The End of Reality

Richard Maxwell
New York City Players
Barbican Pit
(2006)

Production photo

The New York City Players have a very unusual view of the world. The End of Reality subverts theatrical conventions, presumably in an attempt to look at our lives today from a fresh perspective.

The action takes place in the foyer of some office block. A cast of six with no parts attributed in the programme play security guards with only a single exception, a kidnapper. The speech is mechanised with disjointed sentences deliberately spoken unnaturally. Similarly, the performances are the antithesis of acting with emotions left in the dressing room.

Tom, who apparently leads the crew, has to put up with a lot of weeping and inefficiency. He has a bad start, as one of his team is kidnapped from under his nose.

When he sacks innocent new girl Shannon, apparently in a fit of misogyny, this seems a good opportunity to recruit his goddaughter, Marsha.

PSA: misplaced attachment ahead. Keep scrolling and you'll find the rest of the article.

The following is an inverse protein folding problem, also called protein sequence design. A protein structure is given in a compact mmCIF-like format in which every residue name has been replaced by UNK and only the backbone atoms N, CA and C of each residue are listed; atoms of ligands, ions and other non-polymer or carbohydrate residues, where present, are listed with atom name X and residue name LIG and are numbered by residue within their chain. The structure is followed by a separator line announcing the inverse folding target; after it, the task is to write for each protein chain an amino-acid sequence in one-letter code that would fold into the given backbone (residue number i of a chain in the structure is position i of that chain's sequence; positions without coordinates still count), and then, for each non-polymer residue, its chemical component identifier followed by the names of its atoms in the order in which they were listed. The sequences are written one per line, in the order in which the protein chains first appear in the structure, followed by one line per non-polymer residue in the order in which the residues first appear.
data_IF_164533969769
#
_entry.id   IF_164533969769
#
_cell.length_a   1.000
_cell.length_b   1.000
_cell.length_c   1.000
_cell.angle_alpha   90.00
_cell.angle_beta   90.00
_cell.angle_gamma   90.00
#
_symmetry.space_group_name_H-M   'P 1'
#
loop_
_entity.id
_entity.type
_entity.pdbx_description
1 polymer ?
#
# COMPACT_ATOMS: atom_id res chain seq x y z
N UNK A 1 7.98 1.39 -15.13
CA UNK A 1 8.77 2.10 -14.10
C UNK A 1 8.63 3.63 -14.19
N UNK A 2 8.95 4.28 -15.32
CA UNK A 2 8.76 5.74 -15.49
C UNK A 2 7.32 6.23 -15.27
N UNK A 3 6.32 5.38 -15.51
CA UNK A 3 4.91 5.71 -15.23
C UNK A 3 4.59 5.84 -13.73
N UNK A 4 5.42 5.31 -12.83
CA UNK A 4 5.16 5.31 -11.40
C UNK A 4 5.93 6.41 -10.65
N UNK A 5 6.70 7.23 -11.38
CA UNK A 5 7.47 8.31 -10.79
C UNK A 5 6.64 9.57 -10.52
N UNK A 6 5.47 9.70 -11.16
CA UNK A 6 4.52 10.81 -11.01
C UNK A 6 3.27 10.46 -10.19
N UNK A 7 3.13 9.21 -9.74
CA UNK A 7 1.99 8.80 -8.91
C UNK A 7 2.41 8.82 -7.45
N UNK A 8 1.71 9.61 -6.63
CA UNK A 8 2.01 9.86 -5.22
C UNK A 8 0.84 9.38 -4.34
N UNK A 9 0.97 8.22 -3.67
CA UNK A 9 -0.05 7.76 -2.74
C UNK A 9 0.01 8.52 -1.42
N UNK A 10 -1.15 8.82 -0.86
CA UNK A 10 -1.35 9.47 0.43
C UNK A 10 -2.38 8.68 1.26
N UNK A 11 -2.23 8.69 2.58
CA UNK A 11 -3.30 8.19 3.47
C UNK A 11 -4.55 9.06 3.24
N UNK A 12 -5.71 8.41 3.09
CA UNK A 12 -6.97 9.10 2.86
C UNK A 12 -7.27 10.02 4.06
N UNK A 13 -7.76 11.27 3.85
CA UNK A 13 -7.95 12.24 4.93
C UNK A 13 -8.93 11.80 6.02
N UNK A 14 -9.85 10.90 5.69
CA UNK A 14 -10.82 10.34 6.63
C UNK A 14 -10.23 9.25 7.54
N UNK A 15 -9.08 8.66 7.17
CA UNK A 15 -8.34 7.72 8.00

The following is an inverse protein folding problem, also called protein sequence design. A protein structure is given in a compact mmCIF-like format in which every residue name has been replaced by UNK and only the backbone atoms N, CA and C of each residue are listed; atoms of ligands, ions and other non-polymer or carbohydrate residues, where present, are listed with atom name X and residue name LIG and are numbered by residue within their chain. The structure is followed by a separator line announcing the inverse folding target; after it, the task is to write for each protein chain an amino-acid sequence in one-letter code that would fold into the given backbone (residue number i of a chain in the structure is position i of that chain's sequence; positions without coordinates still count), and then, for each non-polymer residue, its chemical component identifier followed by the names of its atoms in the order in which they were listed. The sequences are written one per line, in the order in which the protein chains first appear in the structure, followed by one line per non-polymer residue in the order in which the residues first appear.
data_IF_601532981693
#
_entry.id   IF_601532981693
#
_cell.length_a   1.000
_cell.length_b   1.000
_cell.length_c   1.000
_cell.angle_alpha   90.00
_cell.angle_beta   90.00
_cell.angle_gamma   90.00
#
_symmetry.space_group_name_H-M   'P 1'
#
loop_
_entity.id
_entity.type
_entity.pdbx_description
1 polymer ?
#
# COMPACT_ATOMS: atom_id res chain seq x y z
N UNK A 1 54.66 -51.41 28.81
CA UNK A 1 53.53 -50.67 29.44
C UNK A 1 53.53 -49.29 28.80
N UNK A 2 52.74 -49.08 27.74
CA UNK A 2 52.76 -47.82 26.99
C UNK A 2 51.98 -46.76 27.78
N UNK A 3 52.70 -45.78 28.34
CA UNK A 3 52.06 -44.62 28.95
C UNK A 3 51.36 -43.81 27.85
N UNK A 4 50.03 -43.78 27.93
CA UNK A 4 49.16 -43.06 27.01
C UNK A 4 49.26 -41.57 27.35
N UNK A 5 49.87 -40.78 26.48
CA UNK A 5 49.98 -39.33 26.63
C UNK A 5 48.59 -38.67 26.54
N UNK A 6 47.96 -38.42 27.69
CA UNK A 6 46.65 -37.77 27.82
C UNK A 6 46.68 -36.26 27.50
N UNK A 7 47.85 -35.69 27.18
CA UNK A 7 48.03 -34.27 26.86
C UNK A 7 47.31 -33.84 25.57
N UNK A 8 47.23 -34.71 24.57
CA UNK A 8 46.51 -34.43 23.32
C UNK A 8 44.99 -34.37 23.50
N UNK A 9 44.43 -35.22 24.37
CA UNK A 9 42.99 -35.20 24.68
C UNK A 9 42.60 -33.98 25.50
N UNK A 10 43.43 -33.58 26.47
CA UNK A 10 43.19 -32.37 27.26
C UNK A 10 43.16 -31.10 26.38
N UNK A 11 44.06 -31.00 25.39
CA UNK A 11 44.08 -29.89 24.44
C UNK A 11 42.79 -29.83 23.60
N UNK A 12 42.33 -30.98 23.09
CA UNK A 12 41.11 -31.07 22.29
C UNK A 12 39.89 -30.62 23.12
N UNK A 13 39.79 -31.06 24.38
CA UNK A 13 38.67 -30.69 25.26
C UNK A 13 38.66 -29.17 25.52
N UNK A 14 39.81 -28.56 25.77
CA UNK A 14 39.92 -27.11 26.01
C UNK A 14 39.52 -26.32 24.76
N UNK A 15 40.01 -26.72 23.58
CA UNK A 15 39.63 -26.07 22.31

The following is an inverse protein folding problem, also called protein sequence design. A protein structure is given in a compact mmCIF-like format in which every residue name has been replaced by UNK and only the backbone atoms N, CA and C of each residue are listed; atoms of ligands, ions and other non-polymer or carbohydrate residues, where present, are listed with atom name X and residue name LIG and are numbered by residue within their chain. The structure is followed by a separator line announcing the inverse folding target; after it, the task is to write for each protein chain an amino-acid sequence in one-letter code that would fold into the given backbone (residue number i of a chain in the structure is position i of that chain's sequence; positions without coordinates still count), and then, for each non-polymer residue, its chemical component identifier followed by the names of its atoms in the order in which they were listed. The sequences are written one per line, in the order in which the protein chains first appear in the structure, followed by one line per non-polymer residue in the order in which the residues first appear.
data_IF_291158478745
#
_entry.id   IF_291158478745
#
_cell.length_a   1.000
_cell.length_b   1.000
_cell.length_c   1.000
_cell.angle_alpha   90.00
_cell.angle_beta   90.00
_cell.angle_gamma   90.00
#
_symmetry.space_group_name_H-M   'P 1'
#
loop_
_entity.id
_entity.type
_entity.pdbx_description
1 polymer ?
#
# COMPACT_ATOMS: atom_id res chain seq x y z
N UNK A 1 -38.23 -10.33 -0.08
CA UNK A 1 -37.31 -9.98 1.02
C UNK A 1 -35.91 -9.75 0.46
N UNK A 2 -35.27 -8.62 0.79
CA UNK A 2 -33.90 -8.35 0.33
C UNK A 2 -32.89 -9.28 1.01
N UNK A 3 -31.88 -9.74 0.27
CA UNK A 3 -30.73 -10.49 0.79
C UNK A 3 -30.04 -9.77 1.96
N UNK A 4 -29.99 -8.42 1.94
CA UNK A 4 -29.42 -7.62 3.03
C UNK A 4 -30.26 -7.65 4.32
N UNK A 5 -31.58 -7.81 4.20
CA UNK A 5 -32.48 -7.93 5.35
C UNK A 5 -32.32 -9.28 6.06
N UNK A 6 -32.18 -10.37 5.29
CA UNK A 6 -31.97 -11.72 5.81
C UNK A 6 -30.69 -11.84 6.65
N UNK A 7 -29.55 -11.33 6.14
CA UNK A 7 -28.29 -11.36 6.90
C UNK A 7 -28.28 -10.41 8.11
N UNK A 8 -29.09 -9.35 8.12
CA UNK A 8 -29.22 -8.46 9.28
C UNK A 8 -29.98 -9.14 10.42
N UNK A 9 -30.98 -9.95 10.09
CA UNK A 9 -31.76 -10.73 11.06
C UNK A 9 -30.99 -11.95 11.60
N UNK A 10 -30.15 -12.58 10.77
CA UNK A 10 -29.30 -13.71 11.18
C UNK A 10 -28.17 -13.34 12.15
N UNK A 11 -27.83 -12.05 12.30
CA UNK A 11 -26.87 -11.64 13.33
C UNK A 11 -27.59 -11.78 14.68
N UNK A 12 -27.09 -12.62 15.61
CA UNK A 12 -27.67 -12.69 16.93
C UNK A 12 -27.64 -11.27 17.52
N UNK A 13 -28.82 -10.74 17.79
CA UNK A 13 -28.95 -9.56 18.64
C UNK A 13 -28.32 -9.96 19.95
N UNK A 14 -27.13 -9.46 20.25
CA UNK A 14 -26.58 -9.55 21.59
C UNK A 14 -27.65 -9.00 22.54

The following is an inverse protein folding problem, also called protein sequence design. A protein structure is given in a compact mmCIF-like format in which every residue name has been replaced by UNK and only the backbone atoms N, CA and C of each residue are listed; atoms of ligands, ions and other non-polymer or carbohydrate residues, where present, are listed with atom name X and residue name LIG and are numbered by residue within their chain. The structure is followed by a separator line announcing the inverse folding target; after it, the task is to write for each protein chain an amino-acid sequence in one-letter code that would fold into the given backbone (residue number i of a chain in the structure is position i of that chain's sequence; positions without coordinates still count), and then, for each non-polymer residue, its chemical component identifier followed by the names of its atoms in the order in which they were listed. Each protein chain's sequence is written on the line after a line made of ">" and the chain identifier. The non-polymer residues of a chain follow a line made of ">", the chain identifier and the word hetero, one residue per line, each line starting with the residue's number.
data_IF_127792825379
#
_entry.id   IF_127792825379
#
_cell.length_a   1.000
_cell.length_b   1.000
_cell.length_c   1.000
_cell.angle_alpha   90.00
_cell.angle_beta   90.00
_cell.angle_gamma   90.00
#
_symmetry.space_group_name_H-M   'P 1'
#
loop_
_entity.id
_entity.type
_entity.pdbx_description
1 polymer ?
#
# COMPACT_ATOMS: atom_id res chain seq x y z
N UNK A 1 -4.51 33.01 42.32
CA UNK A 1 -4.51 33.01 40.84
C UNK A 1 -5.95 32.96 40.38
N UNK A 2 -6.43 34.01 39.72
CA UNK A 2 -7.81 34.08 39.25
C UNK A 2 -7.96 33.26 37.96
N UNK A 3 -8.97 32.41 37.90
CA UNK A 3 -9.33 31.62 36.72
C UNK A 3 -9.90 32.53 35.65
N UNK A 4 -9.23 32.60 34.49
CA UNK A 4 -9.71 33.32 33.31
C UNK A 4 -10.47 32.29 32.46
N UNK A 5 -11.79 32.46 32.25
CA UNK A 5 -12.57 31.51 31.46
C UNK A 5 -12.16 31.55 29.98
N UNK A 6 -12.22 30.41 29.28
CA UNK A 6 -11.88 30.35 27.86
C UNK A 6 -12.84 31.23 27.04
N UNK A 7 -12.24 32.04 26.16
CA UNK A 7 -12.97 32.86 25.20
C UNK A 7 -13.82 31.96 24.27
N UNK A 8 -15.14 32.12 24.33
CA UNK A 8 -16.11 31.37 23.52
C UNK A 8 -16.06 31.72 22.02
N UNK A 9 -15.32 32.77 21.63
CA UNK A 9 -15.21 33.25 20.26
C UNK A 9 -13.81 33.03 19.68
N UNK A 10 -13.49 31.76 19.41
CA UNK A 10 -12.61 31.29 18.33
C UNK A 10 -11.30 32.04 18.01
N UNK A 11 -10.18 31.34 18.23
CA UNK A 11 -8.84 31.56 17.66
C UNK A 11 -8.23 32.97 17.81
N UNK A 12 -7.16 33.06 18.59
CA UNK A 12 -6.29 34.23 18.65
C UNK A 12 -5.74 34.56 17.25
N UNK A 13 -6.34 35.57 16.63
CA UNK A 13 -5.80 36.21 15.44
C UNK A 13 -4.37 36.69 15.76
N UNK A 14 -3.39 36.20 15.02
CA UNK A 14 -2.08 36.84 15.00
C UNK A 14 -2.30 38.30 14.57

She has a revolutionary streak and soon Tom is trying to foist her on to would-be actor Brian. Following the capture of a suspect who looks like the kidnapper but may not be, Marsha releases him. This provokes further disquiet and the second, slow motion, balletic martial arts fight of the evening.

Little of the text makes much sense with some cynicism about liberals who talk but don't act perhaps a key.

Quite what the message and purpose are is not immediately apparent, which makes this play one that might delight Maxwell fans but may not offer enough drama to attract a more general audience.

Reviewer: Philip Fisher